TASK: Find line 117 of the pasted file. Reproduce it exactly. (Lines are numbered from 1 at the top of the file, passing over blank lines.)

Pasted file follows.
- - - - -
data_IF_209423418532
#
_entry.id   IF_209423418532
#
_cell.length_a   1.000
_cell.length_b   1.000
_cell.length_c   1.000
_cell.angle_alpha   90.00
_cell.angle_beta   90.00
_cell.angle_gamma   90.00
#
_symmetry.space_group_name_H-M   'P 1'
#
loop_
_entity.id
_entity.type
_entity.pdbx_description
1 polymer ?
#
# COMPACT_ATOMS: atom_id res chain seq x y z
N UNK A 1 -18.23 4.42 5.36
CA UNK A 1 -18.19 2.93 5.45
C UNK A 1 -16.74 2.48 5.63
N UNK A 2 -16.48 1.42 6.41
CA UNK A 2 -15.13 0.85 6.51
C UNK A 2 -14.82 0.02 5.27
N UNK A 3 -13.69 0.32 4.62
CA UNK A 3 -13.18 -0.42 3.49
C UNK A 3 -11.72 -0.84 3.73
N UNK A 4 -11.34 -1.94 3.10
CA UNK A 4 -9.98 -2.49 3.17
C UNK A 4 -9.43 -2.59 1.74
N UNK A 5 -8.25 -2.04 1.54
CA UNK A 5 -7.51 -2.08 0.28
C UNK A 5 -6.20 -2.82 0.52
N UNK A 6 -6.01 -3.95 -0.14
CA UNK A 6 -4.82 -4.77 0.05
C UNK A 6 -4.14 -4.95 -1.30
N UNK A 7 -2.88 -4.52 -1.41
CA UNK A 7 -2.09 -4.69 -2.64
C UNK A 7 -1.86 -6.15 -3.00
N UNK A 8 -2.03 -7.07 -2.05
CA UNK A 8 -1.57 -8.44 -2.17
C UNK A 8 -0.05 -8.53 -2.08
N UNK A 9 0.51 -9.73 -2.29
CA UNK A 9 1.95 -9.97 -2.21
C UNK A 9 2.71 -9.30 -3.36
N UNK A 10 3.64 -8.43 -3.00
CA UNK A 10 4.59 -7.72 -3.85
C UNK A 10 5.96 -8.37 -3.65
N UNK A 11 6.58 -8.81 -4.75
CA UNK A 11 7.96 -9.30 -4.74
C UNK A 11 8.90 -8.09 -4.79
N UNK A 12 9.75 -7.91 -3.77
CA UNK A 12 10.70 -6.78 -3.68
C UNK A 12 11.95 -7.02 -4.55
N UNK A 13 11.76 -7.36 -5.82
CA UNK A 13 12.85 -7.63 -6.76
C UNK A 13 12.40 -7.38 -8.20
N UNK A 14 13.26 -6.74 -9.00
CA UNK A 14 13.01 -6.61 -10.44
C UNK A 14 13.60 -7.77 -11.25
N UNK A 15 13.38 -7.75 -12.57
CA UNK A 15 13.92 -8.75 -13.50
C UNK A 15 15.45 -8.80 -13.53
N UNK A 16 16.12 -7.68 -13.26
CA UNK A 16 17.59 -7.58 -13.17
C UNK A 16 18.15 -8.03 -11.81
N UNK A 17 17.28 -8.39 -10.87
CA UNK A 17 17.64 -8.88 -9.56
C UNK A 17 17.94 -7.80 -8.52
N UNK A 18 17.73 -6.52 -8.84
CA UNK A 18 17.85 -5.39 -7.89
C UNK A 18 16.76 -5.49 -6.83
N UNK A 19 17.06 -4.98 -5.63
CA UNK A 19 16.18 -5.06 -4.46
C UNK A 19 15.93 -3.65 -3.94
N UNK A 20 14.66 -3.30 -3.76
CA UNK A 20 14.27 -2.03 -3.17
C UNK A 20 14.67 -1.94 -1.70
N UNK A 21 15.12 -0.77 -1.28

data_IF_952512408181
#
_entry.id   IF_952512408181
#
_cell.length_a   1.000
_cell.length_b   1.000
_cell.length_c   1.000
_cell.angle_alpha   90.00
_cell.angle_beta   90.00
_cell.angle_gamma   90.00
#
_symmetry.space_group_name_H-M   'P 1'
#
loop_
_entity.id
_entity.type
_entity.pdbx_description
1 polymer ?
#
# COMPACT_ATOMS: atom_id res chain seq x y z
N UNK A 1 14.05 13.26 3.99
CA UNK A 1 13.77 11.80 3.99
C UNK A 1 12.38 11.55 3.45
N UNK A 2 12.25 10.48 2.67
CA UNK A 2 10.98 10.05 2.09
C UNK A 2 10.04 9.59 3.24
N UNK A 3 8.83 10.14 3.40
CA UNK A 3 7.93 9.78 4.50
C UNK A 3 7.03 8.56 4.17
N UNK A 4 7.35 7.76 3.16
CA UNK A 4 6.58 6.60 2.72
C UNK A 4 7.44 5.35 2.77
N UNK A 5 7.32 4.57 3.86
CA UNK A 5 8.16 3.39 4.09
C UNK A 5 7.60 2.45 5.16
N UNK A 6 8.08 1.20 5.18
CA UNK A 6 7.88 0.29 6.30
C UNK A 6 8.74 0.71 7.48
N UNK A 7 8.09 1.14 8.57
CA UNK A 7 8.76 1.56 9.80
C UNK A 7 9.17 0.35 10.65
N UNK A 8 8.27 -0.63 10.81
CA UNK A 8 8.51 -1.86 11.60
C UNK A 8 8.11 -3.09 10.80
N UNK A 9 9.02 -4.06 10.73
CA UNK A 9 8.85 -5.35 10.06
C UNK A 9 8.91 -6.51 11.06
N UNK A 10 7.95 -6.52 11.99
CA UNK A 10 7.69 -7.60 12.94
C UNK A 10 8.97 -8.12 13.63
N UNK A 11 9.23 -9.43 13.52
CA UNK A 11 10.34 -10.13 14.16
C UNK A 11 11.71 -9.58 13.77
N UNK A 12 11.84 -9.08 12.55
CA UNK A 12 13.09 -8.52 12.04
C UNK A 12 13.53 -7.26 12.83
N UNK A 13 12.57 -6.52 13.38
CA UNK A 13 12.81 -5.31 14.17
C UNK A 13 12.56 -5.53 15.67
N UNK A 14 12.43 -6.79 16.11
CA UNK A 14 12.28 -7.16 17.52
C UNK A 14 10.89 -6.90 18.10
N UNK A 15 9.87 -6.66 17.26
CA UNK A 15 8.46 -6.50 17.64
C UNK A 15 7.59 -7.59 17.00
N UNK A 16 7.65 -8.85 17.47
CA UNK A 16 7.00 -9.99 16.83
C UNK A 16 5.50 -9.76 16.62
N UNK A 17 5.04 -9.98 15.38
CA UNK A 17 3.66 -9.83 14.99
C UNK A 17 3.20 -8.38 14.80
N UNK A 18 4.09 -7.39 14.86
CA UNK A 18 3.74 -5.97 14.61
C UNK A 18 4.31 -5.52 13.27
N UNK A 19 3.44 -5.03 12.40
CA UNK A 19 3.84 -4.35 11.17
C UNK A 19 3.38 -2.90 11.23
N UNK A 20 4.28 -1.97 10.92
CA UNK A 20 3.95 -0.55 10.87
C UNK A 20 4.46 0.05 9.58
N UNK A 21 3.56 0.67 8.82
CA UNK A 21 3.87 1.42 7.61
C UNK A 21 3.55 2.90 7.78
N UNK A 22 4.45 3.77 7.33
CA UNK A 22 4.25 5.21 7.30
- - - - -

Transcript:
N UNK A 6 8.08 1.20 5.18